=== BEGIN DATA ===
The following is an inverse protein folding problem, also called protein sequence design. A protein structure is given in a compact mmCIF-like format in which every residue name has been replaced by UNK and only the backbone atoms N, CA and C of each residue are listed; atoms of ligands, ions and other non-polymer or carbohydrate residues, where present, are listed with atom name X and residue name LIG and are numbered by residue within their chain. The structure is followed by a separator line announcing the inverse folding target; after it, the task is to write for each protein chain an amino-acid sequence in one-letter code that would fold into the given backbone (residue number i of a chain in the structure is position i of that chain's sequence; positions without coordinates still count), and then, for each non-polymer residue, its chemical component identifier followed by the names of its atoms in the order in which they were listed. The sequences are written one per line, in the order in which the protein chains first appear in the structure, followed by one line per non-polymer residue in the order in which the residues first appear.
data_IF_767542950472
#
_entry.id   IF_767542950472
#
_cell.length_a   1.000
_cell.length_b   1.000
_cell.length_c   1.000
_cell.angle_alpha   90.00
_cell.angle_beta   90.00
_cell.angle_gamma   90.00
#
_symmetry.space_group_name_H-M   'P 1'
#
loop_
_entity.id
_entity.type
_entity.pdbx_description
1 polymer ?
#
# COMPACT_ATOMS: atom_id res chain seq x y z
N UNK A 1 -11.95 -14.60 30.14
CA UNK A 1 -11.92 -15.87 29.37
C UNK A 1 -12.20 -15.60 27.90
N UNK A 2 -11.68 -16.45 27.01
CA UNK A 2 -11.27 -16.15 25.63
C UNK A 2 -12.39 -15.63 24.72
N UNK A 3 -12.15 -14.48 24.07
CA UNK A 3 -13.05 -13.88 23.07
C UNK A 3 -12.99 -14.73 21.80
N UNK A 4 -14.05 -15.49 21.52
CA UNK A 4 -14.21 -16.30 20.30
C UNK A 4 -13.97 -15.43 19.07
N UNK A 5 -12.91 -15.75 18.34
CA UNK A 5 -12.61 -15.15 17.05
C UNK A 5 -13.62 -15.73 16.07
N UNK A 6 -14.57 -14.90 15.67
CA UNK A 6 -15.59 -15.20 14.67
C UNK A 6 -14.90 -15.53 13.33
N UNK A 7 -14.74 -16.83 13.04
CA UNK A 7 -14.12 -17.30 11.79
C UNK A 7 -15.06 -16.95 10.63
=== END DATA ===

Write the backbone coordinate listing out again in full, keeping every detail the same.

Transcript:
The following is an inverse protein folding problem, also called protein sequence design. A protein structure is given in a compact mmCIF-like format in which every residue name has been replaced by UNK and only the backbone atoms N, CA and C of each residue are listed; atoms of ligands, ions and other non-polymer or carbohydrate residues, where present, are listed with atom name X and residue name LIG and are numbered by residue within their chain. The structure is followed by a separator line announcing the inverse folding target; after it, the task is to write for each protein chain an amino-acid sequence in one-letter code that would fold into the given backbone (residue number i of a chain in the structure is position i of that chain's sequence; positions without coordinates still count), and then, for each non-polymer residue, its chemical component identifier followed by the names of its atoms in the order in which they were listed. The sequences are written one per line, in the order in which the protein chains first appear in the structure, followed by one line per non-polymer residue in the order in which the residues first appear.
data_IF_767542950472
#
_entry.id   IF_767542950472
#
_cell.length_a   1.000
_cell.length_b   1.000
_cell.length_c   1.000
_cell.angle_alpha   90.00
_cell.angle_beta   90.00
_cell.angle_gamma   90.00
#
_symmetry.space_group_name_H-M   'P 1'
#
loop_
_entity.id
_entity.type
_entity.pdbx_description
1 polymer ?
#
# COMPACT_ATOMS: atom_id res chain seq x y z
N UNK A 1 -11.95 -14.60 30.14
CA UNK A 1 -11.92 -15.87 29.37
C UNK A 1 -12.20 -15.60 27.90
N UNK A 2 -11.68 -16.45 27.01
CA UNK A 2 -11.27 -16.15 25.63
C UNK A 2 -12.39 -15.63 24.72
N UNK A 3 -12.15 -14.48 24.07
CA UNK A 3 -13.05 -13.88 23.07
C UNK A 3 -12.99 -14.73 21.80
N UNK A 4 -14.05 -15.49 21.52
CA UNK A 4 -14.21 -16.30 20.30
C UNK A 4 -13.97 -15.43 19.07
N UNK A 5 -12.91 -15.75 18.34
CA UNK A 5 -12.61 -15.15 17.05
C UNK A 5 -13.62 -15.73 16.07
N UNK A 6 -14.57 -14.90 15.67
CA UNK A 6 -15.59 -15.20 14.67
C UNK A 6 -14.90 -15.53 13.33
N UNK A 7 -14.74 -16.83 13.04
CA UNK A 7 -14.12 -17.30 11.79
C UNK A 7 -15.06 -16.95 10.63